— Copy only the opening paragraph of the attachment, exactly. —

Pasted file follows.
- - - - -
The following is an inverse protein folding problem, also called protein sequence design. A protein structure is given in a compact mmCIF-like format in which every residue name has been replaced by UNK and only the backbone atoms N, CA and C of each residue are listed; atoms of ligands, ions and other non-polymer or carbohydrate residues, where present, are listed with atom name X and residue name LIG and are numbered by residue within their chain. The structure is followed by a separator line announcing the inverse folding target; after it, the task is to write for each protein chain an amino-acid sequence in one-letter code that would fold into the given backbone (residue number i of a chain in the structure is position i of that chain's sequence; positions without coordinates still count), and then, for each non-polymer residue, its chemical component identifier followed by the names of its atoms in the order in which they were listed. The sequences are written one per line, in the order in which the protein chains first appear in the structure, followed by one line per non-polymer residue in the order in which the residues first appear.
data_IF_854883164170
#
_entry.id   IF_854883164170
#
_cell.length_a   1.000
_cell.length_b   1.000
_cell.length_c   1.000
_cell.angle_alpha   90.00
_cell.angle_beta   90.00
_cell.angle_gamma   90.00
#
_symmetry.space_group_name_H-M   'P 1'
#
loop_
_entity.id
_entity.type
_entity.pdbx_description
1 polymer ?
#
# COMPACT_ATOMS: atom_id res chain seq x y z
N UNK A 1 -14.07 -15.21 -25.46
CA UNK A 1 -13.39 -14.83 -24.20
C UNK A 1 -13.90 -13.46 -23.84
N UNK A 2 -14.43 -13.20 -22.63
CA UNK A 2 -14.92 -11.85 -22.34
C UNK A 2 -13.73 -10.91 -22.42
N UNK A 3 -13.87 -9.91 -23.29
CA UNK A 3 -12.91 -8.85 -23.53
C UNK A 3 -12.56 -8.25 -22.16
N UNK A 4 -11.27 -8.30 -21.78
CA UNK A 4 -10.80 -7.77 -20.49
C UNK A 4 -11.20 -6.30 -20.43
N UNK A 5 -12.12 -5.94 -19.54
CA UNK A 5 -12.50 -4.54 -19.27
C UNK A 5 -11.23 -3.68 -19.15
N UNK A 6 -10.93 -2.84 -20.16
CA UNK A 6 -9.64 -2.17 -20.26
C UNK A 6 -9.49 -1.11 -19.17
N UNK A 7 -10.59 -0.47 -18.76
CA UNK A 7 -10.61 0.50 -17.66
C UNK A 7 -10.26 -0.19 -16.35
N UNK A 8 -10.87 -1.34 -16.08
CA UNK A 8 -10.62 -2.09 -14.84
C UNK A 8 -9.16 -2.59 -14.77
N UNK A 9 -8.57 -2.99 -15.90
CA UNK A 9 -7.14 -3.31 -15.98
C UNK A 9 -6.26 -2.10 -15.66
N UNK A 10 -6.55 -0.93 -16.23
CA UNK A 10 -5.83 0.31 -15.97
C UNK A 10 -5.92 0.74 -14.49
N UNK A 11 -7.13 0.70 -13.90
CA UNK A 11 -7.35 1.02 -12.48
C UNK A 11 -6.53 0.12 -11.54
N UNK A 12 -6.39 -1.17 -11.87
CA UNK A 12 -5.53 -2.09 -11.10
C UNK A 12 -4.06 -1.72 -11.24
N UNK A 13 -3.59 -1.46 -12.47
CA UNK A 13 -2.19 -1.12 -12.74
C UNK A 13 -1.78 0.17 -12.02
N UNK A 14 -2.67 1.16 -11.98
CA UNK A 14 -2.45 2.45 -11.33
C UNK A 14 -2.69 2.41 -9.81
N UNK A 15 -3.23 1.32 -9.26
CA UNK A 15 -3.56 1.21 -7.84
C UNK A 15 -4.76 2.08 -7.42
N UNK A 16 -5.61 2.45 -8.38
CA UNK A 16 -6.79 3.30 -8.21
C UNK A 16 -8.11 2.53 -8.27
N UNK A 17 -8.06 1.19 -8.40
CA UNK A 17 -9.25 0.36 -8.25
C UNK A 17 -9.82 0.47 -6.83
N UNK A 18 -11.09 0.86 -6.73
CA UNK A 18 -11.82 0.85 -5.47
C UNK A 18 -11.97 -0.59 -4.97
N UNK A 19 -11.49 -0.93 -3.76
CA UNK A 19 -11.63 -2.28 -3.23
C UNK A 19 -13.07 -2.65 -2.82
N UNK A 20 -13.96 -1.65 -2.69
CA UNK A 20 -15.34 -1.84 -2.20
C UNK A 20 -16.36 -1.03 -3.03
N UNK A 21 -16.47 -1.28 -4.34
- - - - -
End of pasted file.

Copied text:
The following is an inverse protein folding problem, also called protein sequence design. A protein structure is given in a compact mmCIF-like format in which every residue name has been replaced by UNK and only the backbone atoms N, CA and C of each residue are listed; atoms of ligands, ions and other non-polymer or carbohydrate residues, where present, are listed with atom name X and residue name LIG and are numbered by residue within their chain. The structure is followed by a separator line announcing the inverse folding target; after it, the task is to write for each protein chain an amino-acid sequence in one-letter code that would fold into the given backbone (residue number i of a chain in the structure is position i of that chain's sequence; positions without coordinates still count), and then, for each non-polymer residue, its chemical component identifier followed by the names of its atoms in the order in which they were listed. The sequences are written one per line, in the order in which the protein chains first appear in the structure, followed by one line per non-polymer residue in the order in which the residues first appear.